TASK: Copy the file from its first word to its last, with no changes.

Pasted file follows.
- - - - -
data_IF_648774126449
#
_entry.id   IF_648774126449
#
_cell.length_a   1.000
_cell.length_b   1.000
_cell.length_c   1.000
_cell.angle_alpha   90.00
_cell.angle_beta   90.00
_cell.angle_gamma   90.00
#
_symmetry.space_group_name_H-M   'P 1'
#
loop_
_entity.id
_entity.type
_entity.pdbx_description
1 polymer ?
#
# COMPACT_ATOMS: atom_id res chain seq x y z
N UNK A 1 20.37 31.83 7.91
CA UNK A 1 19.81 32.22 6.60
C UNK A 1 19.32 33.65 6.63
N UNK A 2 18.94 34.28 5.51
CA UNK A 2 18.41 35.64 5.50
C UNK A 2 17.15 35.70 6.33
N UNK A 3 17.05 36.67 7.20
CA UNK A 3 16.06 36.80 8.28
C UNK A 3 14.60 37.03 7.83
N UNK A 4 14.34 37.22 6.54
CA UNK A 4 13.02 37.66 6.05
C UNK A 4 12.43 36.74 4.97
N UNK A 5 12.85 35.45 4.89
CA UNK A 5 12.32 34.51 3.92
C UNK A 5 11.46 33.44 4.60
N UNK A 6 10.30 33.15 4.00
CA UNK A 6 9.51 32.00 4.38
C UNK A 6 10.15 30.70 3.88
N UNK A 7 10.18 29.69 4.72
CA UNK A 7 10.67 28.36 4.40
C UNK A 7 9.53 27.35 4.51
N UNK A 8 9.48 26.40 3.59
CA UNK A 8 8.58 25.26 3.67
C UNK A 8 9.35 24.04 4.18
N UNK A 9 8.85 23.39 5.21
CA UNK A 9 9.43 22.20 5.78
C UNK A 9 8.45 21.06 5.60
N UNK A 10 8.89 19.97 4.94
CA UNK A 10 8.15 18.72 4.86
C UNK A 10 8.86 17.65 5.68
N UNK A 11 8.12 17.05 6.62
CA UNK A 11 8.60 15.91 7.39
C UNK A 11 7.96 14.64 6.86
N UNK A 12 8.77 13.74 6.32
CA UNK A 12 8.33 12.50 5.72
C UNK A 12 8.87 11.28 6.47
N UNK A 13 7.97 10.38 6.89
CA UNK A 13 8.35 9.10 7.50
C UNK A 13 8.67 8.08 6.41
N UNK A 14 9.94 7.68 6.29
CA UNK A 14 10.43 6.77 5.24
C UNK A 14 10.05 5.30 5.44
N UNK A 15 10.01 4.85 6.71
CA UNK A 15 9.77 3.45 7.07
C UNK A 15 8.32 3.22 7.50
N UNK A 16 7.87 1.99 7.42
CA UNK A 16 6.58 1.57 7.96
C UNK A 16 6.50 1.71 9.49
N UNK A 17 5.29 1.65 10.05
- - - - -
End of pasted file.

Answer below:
data_IF_648774126449
#
_entry.id   IF_648774126449
#
_cell.length_a   1.000
_cell.length_b   1.000
_cell.length_c   1.000
_cell.angle_alpha   90.00
_cell.angle_beta   90.00
_cell.angle_gamma   90.00
#
_symmetry.space_group_name_H-M   'P 1'
#
loop_
_entity.id
_entity.type
_entity.pdbx_description
1 polymer ?
#
# COMPACT_ATOMS: atom_id res chain seq x y z
N UNK A 1 20.37 31.83 7.91
CA UNK A 1 19.81 32.22 6.60
C UNK A 1 19.32 33.65 6.63
N UNK A 2 18.94 34.28 5.51
CA UNK A 2 18.41 35.64 5.50
C UNK A 2 17.15 35.70 6.33
N UNK A 3 17.05 36.67 7.20
CA UNK A 3 16.06 36.80 8.28
C UNK A 3 14.60 37.03 7.83
N UNK A 4 14.34 37.22 6.54
CA UNK A 4 13.02 37.66 6.05
C UNK A 4 12.43 36.74 4.97
N UNK A 5 12.85 35.45 4.89
CA UNK A 5 12.32 34.51 3.92
C UNK A 5 11.46 33.44 4.60
N UNK A 6 10.30 33.15 4.00
CA UNK A 6 9.51 32.00 4.38
C UNK A 6 10.15 30.70 3.88
N UNK A 7 10.18 29.69 4.72
CA UNK A 7 10.67 28.36 4.40
C UNK A 7 9.53 27.35 4.51
N UNK A 8 9.48 26.40 3.59
CA UNK A 8 8.58 25.26 3.67
C UNK A 8 9.35 24.04 4.18
N UNK A 9 8.85 23.39 5.21
CA UNK A 9 9.43 22.20 5.78
C UNK A 9 8.45 21.06 5.60
N UNK A 10 8.89 19.97 4.94
CA UNK A 10 8.15 18.72 4.86
C UNK A 10 8.86 17.65 5.68
N UNK A 11 8.12 17.05 6.62
CA UNK A 11 8.60 15.91 7.39
C UNK A 11 7.96 14.64 6.86
N UNK A 12 8.77 13.74 6.32
CA UNK A 12 8.33 12.50 5.72
C UNK A 12 8.87 11.28 6.47
N UNK A 13 7.97 10.38 6.89
CA UNK A 13 8.35 9.10 7.50
C UNK A 13 8.67 8.08 6.41
N UNK A 14 9.94 7.68 6.29
CA UNK A 14 10.43 6.77 5.24
C UNK A 14 10.05 5.30 5.44
N UNK A 15 10.01 4.85 6.71
CA UNK A 15 9.77 3.45 7.07
C UNK A 15 8.32 3.22 7.50
N UNK A 16 7.87 1.99 7.42
CA UNK A 16 6.58 1.57 7.96
C UNK A 16 6.50 1.71 9.49
N UNK A 17 5.29 1.65 10.05